In this photo series, the camera's lens focuses on Vietnamese artisans in 1930, zooming on the intricate details of wood carvings and patterns from pagodas across the country, with a generous dose of orientalism.
According to the online portal for several specialized municipal libraries in Paris, where these photographs were retrieved, these photographs were taken under the commission of the Service photocinématographique.
Alison J. Murray Levine noted in her book Framing the Nation: Documentary Film in Interwar France, the Service photocinématographique in Indochine was established after World War II as a bureau for the colonial government’s public relations. This establishment was part of France’s "film mission" in Indochina, characterized by an emphasis on films as a means to popularize Indochina in France and inform the colonial subjects about their "mother country," wrote Nick Deocampo in Early Cinema in Asia. Thus, the French government invested in camera equipment and documentaries that enabled them to advertised images of Vietnam for propaganda and publicity.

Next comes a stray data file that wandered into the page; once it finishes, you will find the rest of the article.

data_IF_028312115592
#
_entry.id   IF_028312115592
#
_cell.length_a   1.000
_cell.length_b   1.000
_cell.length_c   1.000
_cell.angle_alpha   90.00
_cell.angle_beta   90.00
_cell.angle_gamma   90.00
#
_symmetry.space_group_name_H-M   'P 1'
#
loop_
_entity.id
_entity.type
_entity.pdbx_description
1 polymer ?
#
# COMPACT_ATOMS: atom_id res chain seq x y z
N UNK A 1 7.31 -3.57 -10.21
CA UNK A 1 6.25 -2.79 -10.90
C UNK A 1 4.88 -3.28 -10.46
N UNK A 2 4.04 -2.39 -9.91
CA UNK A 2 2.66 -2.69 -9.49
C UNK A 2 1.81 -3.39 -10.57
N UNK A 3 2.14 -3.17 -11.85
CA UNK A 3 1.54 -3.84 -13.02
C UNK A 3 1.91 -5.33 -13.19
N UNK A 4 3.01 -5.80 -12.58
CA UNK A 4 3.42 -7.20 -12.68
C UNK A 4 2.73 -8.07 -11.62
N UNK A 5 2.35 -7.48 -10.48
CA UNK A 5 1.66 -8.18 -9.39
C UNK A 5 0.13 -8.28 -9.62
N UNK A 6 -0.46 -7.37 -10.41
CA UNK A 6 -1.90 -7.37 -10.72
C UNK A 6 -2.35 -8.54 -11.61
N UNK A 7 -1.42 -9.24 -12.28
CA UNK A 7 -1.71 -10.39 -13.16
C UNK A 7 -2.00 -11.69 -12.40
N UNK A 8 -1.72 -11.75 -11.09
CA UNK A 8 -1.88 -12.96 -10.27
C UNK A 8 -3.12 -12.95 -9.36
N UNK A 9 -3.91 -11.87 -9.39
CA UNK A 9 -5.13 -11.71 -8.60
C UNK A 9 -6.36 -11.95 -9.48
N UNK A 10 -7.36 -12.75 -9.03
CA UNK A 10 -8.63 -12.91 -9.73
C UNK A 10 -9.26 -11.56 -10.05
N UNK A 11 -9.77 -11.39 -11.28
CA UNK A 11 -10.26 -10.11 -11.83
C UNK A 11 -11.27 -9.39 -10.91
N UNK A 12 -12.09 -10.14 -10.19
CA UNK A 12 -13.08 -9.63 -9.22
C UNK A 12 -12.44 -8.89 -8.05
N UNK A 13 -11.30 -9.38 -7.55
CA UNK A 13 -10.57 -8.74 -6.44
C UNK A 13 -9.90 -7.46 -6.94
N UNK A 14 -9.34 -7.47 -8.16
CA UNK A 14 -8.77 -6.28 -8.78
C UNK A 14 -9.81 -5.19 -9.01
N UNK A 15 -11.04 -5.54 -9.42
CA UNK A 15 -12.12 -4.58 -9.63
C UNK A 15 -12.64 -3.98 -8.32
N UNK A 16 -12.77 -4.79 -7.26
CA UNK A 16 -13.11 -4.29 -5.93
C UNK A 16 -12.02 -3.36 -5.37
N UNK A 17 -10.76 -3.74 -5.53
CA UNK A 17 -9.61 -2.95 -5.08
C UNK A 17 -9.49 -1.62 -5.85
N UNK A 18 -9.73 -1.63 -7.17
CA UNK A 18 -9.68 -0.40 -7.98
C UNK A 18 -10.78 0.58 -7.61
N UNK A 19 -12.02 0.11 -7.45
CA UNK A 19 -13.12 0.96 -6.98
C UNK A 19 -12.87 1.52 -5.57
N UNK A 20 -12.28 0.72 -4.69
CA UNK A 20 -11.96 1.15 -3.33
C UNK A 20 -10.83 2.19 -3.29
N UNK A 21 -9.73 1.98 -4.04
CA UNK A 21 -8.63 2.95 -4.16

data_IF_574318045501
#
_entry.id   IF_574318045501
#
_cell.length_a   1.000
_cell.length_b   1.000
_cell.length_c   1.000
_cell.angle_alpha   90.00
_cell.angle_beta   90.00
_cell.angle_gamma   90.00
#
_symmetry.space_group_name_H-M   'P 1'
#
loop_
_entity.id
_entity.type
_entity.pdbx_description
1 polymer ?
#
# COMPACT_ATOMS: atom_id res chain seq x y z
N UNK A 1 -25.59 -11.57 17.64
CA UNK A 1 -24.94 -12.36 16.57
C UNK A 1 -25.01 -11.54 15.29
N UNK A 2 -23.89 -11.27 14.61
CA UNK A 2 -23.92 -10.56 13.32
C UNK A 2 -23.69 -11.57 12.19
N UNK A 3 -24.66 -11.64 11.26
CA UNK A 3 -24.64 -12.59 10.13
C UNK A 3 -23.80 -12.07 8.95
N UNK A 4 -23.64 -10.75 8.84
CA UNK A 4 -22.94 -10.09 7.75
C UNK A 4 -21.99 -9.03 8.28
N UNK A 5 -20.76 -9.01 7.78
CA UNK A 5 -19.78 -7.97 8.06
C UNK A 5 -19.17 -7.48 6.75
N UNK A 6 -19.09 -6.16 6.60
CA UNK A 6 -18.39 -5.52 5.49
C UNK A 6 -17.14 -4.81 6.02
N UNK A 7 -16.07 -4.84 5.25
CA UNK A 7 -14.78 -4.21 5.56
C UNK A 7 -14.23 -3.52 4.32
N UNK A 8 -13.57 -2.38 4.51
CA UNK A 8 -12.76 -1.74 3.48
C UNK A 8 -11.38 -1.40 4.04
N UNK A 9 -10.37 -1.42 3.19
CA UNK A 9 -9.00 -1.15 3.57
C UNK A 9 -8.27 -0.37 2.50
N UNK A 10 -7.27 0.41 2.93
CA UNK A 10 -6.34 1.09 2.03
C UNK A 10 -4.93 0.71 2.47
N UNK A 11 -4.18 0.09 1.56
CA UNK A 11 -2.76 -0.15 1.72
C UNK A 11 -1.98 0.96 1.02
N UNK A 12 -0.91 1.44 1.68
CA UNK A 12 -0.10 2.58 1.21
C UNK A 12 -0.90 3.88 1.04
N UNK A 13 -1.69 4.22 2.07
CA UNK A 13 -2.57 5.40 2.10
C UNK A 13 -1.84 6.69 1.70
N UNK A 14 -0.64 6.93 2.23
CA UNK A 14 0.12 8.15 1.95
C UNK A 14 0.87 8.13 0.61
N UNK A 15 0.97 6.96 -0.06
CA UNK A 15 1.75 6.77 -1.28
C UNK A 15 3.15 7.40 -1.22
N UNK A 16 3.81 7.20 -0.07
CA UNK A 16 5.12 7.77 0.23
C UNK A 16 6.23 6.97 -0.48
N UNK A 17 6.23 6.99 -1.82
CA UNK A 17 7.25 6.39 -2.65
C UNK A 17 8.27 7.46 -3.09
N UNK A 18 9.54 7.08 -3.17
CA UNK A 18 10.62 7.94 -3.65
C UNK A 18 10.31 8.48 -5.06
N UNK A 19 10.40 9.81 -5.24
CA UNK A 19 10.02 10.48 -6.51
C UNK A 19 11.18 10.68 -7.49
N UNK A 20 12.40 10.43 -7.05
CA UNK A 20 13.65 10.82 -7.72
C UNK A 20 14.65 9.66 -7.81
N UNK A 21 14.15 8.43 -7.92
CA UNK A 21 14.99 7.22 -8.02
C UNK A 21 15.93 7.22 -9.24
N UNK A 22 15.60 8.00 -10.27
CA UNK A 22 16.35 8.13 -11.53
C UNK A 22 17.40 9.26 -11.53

The images, which centers around craftmanship and architecture in three regions, were taken after the Service photocinématographique has outsourced their tasks to a private company called Société Indochine-Films.
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